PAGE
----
LOOMINGS: Christopher Volpe
Loomings: Christopher Volpe
Braitmayer Family Gallery
Opened: December 11, 2021
Closed: May 8, 2022
CAPTION: (above) Christopher Volpe, Westward, 2018. Tar, oil and gold leaf on wood, 16in x 24in.
Join distinguished artist Christopher Volpe, as he introduces Loomings: his series of his tar and gold leaf paintings named after the first chapter in Melville’s Moby-Dick.
Named after the first chapter of Moby-Dick, Loomings suggests disquieting parallels between our own oil-driven industrial age and Herman Melville’s apocalyptic vision of the American quest, as illustrated through the doomed commercial whaling voyage of the Pequod.
Although each work’s title quotes or alludes to Moby-Dick, Christopher Volpe’s paintings are not straightforward narratives or illustrations of events in the novel. Rather, they respond in kind to the book’s underlying critique of the problematic quest for knowledge, wholeness, and enlightenment in a world even more uncertain now than it was in Melville’s time.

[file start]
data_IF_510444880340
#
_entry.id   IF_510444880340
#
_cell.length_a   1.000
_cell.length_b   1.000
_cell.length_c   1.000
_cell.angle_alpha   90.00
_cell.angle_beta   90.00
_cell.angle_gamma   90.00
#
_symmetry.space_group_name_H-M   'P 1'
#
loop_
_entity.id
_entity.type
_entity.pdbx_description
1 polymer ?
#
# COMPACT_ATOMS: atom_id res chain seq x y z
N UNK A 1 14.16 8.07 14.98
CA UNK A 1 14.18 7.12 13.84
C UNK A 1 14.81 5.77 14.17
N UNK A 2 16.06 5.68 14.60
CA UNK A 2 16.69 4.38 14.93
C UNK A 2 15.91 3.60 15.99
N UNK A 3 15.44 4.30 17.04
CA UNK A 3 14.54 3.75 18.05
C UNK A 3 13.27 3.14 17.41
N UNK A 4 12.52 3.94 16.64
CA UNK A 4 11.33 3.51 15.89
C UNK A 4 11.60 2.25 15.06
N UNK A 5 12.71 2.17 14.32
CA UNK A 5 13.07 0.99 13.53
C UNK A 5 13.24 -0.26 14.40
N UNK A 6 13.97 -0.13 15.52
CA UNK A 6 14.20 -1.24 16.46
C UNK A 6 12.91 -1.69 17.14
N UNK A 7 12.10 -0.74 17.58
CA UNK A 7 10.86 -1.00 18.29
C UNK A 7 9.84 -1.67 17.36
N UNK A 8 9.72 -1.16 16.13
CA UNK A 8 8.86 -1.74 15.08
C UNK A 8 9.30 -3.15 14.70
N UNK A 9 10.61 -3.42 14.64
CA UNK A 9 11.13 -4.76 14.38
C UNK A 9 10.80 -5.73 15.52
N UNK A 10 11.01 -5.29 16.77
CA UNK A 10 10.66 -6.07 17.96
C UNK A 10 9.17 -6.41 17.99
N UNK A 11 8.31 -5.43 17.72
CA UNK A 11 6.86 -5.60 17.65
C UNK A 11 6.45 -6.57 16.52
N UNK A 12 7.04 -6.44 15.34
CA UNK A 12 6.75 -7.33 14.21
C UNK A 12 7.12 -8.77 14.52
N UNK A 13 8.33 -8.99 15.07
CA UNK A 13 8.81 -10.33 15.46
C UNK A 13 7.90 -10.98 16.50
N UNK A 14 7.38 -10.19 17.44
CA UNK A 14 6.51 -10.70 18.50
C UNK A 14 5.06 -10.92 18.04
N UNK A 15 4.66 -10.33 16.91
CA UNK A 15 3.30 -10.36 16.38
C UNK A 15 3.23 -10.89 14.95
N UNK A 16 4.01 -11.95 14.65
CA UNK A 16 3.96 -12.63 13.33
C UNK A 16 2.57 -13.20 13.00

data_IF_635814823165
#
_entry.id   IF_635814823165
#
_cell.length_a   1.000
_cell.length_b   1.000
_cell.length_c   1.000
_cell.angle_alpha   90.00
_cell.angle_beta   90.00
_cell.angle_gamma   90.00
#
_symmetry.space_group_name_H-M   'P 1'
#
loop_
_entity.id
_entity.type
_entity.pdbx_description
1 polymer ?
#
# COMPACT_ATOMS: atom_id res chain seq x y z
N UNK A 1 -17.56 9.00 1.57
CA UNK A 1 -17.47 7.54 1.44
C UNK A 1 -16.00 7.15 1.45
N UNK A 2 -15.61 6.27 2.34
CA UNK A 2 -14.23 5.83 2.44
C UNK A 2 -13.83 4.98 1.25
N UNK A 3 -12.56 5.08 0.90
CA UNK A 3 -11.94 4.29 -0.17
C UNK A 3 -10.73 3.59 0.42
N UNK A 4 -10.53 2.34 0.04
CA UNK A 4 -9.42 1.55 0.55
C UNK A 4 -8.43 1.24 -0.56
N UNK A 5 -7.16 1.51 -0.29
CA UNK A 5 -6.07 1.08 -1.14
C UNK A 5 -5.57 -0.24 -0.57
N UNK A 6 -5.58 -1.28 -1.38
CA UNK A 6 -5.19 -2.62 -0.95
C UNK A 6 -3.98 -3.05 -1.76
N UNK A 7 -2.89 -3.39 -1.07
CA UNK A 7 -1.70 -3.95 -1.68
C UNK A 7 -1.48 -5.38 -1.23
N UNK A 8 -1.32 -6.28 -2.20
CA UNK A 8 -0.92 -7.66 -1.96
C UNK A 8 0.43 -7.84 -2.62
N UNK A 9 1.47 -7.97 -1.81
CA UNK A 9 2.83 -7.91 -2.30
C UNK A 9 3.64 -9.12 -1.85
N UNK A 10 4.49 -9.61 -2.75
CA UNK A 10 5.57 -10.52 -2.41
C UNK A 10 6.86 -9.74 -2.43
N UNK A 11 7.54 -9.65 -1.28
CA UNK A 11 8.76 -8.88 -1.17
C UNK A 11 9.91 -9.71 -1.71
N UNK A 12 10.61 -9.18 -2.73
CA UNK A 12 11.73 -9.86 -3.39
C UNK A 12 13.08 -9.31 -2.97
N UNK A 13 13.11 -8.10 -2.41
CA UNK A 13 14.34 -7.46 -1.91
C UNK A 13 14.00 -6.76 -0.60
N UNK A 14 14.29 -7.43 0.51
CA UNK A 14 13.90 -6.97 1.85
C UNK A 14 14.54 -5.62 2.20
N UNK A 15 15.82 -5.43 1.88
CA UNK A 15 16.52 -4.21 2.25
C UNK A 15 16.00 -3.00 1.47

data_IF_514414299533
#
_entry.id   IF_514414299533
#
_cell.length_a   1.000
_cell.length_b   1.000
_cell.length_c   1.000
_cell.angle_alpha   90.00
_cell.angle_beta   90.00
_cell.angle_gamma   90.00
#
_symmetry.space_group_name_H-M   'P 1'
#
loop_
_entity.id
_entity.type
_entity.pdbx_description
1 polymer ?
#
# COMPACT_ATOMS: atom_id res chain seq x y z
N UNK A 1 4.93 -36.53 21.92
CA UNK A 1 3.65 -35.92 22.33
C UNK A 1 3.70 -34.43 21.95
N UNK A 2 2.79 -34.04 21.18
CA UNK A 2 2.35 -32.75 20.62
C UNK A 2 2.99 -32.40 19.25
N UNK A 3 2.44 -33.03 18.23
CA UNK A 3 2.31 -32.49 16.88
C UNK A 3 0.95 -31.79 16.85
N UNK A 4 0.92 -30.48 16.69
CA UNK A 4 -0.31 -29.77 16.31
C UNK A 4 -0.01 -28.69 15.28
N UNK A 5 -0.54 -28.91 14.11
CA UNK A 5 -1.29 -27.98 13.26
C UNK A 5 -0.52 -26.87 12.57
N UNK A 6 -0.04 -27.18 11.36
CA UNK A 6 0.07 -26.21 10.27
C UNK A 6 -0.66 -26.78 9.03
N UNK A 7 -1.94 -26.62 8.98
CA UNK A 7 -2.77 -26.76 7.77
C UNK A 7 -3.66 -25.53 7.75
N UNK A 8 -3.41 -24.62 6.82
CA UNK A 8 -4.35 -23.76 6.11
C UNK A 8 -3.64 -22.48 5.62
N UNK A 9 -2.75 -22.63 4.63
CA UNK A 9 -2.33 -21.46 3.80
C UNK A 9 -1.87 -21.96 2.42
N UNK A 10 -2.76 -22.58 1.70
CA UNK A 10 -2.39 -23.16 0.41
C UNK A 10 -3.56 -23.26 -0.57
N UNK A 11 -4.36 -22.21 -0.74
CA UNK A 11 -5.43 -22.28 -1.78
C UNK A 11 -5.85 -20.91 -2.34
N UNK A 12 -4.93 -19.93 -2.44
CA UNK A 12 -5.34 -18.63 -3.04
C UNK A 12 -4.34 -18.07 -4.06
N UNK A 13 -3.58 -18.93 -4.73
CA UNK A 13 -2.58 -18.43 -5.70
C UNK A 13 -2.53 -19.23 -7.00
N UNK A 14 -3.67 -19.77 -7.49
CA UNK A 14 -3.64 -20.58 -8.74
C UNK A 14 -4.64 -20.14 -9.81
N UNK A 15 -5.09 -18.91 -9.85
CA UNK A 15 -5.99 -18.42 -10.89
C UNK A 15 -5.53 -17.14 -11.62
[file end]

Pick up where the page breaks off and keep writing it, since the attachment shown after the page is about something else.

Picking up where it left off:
Volpe renders his enigmatic marine imagery in tar, oil paint, and gold leaf. The primary medium, liquefied coal tar, is a byproduct of the refinement of petroleum, the successor to whale oil and an emblem of our own “age of extraction.” America’s global industrial dominance began with the Quaker whaling ships of Cape Cod and New Bedford. Whale oil literally fueled the industrial revolution and greased the machinery for the rise of what Melville in 1851 called “the all-grasping Western world.”
The discovery of petroleum in 1856 marked the beginning of the end for the American whaling industry. But after 170 additional years of oil-driven industrialization, humanity continues to exploit nature without adequately understanding our place within it or even our own history.
The tar, a fossil-fuel byproduct, functions as a monochromatic signifier of industrialism, particularly reckless over-extraction. Recalling that whale oil was the precursor to petroleum, the titles’ quotations from Moby-Dick, and the tar's metallic blacks and tintype sepia tones invoke Melville’s novel as a cautionary, foundational myth for our own age of accelerating climate disruption and social unrest. We’re still tempting Ahab’s unknowable gods and flouting signs and portents of extinction. And like the captive crew aboard the Pequod, we remain adrift in troubled, inscrutable seas.